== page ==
Interview: Australia's Nexus Remains M&A Target

MELBOURNE Feb.16, 2007 (Dow Jones Newswires)

The pressure has eased on Nexus Energy Ltd. (NXS.AU) with positive results from its Crux field offshore Western Australia, but analysts say the oil and gas developer will remain a takeover target until it gets into production.

Nexus was sold off last week, sinking more than 32% in one day when initial results from the second well at Crux, raised fears the gas/condensate project could fail.

But the shares bounced back 12.8% to A$1.19 Friday after Nexus announced its Crux-2 well had intersected 26 meters of good quality gas sands in a reservoir connected to the discovery made at its first exploration well. At current prices, the company is valued at A$465.3 million, with the stock more than doubling in the last six months.

Managing director Ian Tchacos has been on a rollercoaster ride in the last fortnight, telling Dow Jones Newswires the episode has been in part due to the company's continuous disclosure requirements.

"We couldn't provide the total picture until we had drilled through the entire section," he said.

"So it has come up significantly better than we were initially expecting, once we got through the whole column and analyzed it."

Nexus last year saw off a hostile takeover bid from Anzon Energy Ltd. (AZA.AU), which coveted Nexus' three development projects - Crux, Longtom off the coast of Victoria and the Echuca Shoals offshore Western Australia.

Tchacos said there have been no recent approaches from predators but a takeover remains a concern.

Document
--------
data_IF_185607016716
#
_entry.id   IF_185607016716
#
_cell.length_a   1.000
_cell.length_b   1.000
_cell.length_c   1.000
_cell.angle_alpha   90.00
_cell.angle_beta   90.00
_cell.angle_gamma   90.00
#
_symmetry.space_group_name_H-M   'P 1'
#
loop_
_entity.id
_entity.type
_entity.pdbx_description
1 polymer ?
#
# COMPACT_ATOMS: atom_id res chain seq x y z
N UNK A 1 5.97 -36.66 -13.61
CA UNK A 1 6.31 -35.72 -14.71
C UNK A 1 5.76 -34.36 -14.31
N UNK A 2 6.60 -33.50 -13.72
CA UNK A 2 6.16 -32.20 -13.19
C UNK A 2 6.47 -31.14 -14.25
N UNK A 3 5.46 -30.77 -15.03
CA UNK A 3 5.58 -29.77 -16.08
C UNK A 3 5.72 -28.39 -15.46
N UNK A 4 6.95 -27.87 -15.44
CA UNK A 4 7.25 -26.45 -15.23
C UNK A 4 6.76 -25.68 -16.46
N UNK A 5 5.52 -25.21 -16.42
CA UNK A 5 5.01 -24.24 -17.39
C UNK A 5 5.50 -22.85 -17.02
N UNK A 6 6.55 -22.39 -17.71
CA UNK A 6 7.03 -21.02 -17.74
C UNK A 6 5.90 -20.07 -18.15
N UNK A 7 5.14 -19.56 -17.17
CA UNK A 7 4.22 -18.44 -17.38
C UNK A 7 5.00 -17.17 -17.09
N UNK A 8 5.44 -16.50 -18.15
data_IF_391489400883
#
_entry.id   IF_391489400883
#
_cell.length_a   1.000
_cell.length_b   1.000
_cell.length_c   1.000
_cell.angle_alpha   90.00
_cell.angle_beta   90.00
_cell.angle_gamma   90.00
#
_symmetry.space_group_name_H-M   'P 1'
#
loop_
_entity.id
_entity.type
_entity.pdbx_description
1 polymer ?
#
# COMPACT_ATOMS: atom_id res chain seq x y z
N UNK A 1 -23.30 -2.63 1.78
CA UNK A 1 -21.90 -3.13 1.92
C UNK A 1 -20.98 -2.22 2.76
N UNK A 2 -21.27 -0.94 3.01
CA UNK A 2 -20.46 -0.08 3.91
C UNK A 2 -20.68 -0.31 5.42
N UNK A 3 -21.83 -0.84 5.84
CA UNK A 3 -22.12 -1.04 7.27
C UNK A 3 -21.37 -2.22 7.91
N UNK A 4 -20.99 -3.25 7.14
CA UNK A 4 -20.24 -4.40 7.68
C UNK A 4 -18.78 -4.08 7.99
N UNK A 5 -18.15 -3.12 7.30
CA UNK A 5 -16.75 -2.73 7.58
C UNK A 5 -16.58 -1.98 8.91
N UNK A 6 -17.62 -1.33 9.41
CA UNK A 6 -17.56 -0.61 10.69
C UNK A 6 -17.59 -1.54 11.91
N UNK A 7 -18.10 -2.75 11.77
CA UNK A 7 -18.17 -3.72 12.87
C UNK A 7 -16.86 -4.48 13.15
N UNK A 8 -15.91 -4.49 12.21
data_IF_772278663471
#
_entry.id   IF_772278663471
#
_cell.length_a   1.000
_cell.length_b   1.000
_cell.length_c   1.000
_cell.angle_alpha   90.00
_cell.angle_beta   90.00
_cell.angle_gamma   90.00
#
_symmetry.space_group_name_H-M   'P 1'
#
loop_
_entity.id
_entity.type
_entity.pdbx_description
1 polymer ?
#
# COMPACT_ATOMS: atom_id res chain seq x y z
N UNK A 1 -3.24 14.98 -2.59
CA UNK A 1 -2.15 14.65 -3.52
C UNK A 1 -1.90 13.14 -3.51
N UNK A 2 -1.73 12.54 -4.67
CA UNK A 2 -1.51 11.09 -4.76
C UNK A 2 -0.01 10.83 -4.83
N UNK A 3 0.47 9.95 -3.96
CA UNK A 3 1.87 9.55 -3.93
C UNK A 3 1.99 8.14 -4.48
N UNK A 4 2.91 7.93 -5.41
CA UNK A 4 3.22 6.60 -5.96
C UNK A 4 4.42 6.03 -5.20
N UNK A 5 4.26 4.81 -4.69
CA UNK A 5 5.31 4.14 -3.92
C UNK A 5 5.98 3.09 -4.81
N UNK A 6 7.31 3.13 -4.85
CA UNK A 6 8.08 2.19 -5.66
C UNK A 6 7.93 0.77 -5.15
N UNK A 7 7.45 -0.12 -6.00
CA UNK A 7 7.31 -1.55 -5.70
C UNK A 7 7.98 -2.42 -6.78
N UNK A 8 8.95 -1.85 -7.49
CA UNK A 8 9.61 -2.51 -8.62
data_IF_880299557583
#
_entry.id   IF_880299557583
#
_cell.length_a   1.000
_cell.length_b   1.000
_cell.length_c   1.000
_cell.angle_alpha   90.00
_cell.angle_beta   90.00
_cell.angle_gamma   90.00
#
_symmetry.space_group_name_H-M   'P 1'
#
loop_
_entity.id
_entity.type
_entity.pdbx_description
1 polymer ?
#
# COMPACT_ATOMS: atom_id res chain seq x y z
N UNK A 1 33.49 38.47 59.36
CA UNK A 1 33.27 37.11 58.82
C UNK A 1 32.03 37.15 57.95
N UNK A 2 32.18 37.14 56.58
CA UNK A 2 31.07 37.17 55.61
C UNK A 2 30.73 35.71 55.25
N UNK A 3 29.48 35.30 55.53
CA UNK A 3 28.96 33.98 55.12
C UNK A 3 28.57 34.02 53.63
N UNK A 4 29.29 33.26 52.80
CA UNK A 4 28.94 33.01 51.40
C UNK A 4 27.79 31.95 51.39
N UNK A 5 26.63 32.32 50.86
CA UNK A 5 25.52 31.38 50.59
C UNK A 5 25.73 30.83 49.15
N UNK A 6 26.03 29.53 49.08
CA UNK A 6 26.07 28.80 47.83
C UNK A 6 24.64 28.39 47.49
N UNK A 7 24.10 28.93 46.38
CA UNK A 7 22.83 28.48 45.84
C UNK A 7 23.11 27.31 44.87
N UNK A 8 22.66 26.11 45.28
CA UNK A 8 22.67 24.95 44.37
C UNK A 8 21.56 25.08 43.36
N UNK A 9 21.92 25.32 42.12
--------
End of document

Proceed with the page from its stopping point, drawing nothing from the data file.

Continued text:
"It is always a constant issue but all you can do is try to maintain your progress and make sure people understand the potential of your asset base," he said.

EL&C Baillieu analyst Ivor Ries said Nexus remains a target and its three projects are of interest to other mid-tier oil and gas companies.

"Any company with three fairly significant projects in development that aren't in production is vulnerable because the market discounts assets that aren't in production," he said.

Nexus has a US$40 million deal with Royal Dutch Shell PLC. (RDSA) that will see the oil major take all the gas produced at Crux while Nexus retains the condensate.

The Crux-1 well, drilled in 2000, encountered a promising 240 meter gross gas column but when Crux-2 failed to intersect gas in the upper sands last week some investors worried the field could be too small to sustain the gas/condensate project.

Tchacos said the latest results from Crux-2 proves the gas from the two wells is from the same reservoir.

"Unfortunately it is not the upside case but what it does demonstrate to us is that gas sands extend that far," he said.

Tchacos said more analysis is needed before Nexus can say if the northern section of Crux holds the 71 million barrels of condensate the company had been expecting.

Nexus will now also bring forward plans to drill a well in the south of the field, which Tchacos said has the potential to boost the resource significantly.

A final investment decision is expected on the Longtom gas field by the end of March and Nexus also has a farm-in deal worth US$55 million with Shell at its Echuca Shoals gas discovery.

Ries said Nexus is likely to be re-rated by the market when it starts producing and developing cashflow.

"The next 18 months is really the big test for them - they have to bring that first project in and get it producing," he said.

Copyright (c) 2007 Dow Jones & Company, Inc.

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